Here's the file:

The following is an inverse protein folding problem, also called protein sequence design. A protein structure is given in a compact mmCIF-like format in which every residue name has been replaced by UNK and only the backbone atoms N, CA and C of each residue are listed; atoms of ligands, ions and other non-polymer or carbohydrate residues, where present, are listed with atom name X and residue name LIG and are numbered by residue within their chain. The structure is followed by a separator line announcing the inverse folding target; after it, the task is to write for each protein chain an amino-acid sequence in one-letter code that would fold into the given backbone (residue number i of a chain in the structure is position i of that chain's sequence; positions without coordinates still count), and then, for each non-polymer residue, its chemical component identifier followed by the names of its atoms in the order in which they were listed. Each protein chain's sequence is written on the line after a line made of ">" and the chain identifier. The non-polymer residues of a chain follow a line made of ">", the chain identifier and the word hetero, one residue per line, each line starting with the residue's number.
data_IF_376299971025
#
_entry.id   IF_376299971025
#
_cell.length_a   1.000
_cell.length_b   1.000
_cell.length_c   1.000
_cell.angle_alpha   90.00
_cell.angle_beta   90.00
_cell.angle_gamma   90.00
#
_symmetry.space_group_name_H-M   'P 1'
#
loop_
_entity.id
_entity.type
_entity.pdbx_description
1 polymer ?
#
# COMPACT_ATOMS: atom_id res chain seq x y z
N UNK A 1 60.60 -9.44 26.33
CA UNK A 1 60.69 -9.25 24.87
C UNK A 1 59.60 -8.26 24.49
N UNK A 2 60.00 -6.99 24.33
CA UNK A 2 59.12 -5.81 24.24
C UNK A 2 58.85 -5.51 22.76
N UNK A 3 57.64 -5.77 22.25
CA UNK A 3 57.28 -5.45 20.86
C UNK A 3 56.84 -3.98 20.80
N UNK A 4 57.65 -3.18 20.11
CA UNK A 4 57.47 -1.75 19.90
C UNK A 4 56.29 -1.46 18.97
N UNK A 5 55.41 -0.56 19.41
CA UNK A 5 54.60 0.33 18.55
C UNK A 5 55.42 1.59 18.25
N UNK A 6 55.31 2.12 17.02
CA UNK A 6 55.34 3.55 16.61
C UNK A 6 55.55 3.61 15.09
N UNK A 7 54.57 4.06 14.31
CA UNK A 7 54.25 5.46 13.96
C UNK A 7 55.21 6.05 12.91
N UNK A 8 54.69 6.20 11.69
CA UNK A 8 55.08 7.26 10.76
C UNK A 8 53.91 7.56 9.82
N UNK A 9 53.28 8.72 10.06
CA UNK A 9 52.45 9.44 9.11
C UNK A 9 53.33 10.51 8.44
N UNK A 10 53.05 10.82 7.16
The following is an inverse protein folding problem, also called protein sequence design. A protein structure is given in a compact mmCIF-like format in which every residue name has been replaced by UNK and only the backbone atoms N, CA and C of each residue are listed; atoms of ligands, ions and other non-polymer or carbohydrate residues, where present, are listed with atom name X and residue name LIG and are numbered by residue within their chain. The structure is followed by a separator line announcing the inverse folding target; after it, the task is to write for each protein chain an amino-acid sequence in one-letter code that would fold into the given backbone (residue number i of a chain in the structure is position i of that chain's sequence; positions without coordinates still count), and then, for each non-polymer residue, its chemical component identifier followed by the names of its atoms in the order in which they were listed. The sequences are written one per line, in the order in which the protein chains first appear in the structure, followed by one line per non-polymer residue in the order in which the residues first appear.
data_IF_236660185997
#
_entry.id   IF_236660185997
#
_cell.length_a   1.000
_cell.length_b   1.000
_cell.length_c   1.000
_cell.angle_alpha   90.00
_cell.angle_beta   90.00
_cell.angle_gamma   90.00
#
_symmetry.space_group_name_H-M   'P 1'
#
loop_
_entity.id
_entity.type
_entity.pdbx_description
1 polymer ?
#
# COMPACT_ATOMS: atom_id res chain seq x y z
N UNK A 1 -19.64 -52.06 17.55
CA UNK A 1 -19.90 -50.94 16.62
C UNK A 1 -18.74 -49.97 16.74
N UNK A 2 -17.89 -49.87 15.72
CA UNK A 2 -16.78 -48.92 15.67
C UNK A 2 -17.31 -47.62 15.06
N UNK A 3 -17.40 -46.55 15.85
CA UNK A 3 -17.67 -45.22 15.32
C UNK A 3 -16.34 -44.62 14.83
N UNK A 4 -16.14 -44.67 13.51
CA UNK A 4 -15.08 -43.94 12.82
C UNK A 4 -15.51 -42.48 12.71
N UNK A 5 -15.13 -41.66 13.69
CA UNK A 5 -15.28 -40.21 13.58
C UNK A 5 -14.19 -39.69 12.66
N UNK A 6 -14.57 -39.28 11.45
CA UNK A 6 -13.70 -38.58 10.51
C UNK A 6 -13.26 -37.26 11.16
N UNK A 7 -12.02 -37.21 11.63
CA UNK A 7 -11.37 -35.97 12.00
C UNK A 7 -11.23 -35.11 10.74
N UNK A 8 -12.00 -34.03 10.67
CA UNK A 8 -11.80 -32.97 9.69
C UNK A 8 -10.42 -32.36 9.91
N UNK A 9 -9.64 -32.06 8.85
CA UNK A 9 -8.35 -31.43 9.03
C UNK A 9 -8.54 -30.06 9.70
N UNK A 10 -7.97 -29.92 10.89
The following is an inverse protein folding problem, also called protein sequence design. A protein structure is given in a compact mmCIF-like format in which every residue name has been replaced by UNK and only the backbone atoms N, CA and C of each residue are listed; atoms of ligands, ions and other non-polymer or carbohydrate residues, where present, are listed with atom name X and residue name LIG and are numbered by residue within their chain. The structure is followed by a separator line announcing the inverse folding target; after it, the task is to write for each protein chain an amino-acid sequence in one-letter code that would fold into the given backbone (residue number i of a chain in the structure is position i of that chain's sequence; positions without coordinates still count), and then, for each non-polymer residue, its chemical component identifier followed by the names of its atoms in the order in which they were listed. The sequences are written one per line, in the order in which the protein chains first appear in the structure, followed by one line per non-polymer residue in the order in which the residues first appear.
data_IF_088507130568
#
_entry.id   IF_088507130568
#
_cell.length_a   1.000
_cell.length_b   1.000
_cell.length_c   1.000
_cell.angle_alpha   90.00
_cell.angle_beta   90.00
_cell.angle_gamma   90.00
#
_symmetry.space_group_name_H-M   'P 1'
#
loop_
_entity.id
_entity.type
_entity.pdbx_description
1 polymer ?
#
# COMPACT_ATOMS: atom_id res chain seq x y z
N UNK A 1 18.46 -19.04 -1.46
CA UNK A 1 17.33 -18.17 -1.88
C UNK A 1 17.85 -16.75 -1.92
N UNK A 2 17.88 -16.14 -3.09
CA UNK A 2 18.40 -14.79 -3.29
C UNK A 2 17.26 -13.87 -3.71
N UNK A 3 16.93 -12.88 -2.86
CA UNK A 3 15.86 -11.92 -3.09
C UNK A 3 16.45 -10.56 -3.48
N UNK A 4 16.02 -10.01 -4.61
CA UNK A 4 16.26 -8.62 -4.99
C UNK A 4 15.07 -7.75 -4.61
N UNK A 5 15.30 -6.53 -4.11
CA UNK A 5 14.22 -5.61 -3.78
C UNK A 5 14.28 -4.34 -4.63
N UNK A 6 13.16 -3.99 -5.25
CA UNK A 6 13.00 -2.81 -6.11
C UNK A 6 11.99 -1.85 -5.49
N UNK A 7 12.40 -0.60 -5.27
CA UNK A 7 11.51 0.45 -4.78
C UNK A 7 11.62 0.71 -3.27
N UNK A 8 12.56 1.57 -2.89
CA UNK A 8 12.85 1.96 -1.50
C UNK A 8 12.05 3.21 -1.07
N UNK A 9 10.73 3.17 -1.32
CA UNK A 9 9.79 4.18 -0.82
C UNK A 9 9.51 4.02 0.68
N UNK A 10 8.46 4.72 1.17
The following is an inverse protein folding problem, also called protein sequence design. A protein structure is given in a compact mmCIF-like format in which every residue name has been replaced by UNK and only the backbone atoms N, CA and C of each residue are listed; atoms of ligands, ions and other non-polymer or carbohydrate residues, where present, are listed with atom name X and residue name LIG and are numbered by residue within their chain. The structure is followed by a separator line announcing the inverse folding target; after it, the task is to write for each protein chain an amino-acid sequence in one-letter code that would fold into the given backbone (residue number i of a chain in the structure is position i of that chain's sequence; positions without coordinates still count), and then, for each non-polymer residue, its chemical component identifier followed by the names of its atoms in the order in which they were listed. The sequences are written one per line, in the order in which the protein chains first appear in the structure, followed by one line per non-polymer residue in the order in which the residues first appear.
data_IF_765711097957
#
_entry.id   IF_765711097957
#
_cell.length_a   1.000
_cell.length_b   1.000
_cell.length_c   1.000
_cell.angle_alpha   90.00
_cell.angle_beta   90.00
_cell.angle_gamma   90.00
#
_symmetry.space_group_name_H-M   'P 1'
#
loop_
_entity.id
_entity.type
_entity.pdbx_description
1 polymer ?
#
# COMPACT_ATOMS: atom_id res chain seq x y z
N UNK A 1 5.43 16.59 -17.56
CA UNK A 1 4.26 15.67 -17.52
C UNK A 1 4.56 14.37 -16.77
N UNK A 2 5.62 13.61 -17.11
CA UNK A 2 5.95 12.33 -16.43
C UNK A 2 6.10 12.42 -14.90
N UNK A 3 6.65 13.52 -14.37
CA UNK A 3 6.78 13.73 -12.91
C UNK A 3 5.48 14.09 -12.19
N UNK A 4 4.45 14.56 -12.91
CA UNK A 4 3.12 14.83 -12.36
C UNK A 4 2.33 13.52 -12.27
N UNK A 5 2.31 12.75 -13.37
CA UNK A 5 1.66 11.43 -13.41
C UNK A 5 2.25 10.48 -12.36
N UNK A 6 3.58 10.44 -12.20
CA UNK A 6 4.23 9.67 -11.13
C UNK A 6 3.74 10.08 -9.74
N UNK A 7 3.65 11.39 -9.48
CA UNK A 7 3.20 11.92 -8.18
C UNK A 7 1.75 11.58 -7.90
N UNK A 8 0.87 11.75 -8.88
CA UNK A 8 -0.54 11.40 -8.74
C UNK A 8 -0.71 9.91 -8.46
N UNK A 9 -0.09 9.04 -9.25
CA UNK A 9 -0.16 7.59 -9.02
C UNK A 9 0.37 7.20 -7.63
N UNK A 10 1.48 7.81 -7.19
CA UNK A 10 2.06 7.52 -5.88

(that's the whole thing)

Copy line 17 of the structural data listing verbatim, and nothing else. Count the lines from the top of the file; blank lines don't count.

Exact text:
_entity.type